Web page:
Troops tightened a strict, 56-hour curfew on Sri Lanka's capital today, bringing an uneasy calm to the deserted streets but also increasing hardship for the city's nearly 1 million housebound residents.

The curfew--extending from 5 p.m. Friday to 5 a.m. Monday and imposed after 33 persons died in street violence yesterday--has led to panic and food shortages throughout the capital area.

The capital was calm for the most part today for the first time since the country's worst communal violence since 1948 broke out Monday, resulting in an official total of 108 killed. Unofficial estimates put the number of ethnic Tamils slain by mobs of Sinhalese at twice that number.

The government today revised its estimates of Tamil refugees left homeless by the six-day wave of arson and looting to 48,000 across the country, with 35,000 of them housed in makeshift camps in Colombo.

The food shortages here worsened as cargo ships lay at anchor fully loaded at Colombo ports because there were no longshoremen available to offload them.

An official at the docks said 35 ships were backed up, and that no cargo had been unloaded in three days, except for that taken off one vessel that was needed to transport Tamil refugees to the predominantly Tamil northern peninsula.

Before the curfew was reimposed yesterday, long lines stretching for blocks had formed at food stores throughout the city as residents sought to stock up on essential goods.

Rumors that Tamil guerrillas had infiltrated Colombo and were planning a major terrorist action in response to President Junius R. Jayewardene's decision to ban advocacy of Tamil separatism led Prime Minister Ranasinghe Premadasa to appear on television and promise that "our government has the strength to protect you and the country."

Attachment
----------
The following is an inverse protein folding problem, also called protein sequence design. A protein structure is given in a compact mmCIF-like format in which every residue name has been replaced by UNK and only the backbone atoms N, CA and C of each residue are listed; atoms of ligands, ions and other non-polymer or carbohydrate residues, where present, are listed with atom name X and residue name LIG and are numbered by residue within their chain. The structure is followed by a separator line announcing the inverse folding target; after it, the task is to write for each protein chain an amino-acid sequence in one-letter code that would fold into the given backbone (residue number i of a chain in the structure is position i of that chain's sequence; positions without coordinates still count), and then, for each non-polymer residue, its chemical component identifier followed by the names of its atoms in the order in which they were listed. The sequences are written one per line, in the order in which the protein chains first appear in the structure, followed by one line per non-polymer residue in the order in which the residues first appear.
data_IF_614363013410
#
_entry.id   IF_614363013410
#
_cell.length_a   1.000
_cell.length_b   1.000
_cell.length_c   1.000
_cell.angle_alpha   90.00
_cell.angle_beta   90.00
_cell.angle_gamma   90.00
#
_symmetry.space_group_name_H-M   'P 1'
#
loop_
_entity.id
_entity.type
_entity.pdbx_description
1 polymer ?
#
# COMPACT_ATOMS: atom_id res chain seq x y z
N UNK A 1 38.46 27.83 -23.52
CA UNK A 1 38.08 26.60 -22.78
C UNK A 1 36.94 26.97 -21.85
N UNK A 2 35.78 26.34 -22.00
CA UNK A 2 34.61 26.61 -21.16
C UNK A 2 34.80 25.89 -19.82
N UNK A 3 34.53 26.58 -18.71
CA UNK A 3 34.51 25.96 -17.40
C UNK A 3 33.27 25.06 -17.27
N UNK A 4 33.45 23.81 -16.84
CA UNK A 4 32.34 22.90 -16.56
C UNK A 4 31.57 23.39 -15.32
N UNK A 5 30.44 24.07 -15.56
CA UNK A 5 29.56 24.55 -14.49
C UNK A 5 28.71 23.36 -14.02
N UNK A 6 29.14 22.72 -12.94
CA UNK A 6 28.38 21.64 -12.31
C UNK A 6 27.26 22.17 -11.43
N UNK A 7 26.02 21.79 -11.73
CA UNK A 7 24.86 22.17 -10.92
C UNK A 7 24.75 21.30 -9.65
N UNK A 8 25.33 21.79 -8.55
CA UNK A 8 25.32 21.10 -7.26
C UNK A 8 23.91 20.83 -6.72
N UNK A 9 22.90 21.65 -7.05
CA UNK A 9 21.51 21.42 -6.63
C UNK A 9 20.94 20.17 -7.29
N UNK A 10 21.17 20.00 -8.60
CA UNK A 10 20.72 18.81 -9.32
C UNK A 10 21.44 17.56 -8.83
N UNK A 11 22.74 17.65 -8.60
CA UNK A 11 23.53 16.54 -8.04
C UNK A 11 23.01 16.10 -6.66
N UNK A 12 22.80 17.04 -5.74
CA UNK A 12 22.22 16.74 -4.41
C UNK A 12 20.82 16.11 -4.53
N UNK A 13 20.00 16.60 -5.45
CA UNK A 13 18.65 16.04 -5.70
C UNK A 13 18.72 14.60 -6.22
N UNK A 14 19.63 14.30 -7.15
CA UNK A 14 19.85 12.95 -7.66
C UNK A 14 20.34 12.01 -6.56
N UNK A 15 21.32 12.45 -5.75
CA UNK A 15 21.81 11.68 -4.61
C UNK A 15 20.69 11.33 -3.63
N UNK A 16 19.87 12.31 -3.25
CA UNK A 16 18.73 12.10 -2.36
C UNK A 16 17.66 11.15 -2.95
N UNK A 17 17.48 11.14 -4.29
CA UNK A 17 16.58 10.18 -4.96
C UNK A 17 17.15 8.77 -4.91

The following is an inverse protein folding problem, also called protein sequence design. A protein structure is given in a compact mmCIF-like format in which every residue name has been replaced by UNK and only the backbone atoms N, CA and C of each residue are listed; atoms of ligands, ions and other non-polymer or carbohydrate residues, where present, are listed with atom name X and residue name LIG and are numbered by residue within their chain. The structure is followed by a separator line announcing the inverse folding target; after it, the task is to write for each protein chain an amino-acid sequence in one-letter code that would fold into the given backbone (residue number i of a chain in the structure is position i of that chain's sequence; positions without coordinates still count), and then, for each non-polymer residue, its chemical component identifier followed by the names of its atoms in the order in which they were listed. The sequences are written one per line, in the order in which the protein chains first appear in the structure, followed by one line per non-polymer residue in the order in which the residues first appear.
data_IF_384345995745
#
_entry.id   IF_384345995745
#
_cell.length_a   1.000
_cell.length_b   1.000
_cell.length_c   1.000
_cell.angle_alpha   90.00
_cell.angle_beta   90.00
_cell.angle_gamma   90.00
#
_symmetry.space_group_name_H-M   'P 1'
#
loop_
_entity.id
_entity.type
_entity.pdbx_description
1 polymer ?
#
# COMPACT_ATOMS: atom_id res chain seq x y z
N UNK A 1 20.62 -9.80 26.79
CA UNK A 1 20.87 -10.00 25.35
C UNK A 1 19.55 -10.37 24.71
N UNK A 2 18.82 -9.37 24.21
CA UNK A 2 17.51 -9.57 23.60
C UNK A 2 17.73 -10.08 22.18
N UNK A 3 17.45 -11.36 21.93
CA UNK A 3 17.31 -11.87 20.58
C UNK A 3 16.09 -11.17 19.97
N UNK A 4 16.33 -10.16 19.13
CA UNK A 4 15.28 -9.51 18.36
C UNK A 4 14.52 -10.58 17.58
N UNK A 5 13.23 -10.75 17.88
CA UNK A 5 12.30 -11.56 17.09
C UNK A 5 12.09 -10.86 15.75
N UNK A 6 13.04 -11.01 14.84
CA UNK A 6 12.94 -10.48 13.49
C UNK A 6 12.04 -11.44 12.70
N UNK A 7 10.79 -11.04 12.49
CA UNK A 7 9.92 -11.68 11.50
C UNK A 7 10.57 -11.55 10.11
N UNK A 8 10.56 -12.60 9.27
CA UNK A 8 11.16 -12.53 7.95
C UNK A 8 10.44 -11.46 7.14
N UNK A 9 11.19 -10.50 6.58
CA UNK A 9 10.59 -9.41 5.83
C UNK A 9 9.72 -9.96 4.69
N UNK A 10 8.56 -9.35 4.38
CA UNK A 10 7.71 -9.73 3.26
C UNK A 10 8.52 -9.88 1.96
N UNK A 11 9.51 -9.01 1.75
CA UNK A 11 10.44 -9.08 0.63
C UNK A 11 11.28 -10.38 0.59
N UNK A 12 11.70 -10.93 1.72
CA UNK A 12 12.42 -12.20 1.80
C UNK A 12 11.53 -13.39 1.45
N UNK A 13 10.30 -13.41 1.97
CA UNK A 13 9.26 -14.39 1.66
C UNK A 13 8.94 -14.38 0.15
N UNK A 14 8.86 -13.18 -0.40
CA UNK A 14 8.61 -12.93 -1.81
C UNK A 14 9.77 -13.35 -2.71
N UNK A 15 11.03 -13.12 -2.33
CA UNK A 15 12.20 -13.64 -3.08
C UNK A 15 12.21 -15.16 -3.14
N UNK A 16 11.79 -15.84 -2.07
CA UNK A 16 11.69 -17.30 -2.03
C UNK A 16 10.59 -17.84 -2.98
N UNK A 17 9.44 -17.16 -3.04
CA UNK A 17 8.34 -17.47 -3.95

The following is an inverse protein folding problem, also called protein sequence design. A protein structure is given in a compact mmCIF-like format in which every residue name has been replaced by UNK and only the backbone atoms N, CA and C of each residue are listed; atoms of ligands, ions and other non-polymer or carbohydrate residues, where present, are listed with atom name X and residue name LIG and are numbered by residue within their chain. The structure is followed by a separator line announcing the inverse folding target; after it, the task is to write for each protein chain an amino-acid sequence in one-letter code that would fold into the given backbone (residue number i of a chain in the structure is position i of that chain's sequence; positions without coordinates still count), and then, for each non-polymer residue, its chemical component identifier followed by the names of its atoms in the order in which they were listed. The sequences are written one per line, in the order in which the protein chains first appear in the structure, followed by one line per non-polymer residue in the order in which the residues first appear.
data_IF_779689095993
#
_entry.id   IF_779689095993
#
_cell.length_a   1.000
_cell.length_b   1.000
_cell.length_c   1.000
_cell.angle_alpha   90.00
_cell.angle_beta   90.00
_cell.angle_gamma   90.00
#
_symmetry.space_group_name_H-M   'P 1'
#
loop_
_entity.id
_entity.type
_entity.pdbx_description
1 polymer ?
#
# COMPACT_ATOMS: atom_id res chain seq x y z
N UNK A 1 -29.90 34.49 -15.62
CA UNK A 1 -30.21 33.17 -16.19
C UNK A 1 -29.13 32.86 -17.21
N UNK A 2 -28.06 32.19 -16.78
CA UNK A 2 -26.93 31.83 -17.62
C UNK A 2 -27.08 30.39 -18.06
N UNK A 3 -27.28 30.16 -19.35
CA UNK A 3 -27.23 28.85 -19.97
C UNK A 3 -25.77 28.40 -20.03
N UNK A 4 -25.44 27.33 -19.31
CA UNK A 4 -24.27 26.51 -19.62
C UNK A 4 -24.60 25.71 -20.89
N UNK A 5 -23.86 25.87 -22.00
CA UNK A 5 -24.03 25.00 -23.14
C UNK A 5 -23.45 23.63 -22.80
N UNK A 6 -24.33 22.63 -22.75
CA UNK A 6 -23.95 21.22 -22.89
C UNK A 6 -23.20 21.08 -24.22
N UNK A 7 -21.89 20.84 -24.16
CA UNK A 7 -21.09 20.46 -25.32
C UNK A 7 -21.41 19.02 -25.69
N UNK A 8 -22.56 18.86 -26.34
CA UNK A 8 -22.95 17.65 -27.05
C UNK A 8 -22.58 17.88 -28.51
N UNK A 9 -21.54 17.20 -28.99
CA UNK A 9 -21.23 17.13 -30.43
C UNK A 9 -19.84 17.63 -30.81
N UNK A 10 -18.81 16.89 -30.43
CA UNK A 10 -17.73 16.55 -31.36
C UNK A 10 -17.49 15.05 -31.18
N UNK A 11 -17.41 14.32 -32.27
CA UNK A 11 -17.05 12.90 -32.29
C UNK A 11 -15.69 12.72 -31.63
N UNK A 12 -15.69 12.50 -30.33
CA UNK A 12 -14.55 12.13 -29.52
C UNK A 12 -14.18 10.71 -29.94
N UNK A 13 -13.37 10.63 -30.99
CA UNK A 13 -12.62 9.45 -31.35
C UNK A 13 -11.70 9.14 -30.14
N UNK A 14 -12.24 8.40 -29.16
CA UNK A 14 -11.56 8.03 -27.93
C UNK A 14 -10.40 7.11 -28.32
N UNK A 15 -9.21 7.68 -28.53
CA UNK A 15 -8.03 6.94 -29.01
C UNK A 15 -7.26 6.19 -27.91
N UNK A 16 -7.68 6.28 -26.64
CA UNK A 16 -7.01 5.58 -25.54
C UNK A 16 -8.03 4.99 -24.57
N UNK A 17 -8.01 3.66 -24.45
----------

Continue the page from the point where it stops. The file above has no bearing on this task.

Referring to a constitutional amendment to be introduced in the Parliament--five-sixths of whose members are of Jayewardene's United National Party--Premadasa said, "No one would be able to talk about it . . . . We would not only deprive those advocating any division of the country of their civic rights, we would even bring legislation to confiscate their properties. Those advocating any division of the country will not be able to talk about it even in a foreign land because we would punish them upon their return to Sri Lanka."

The ban would effectively eliminate the Tamil United Liberation Front, the only moderate buffer between the government and the terrorist Tamil Tigers and, according to many political observers here, force the radical movement to adopt more extreme measures to keep its cause alive.

In a related development, the government charged today that the country's unrest was part of a plot masterminded by foreigners to oust the government, and it banned three Marxist groups: the pro-Soviet Communist Party of Sri Lanka, the extreme-left People's Liberation Front and the New Socialist Party.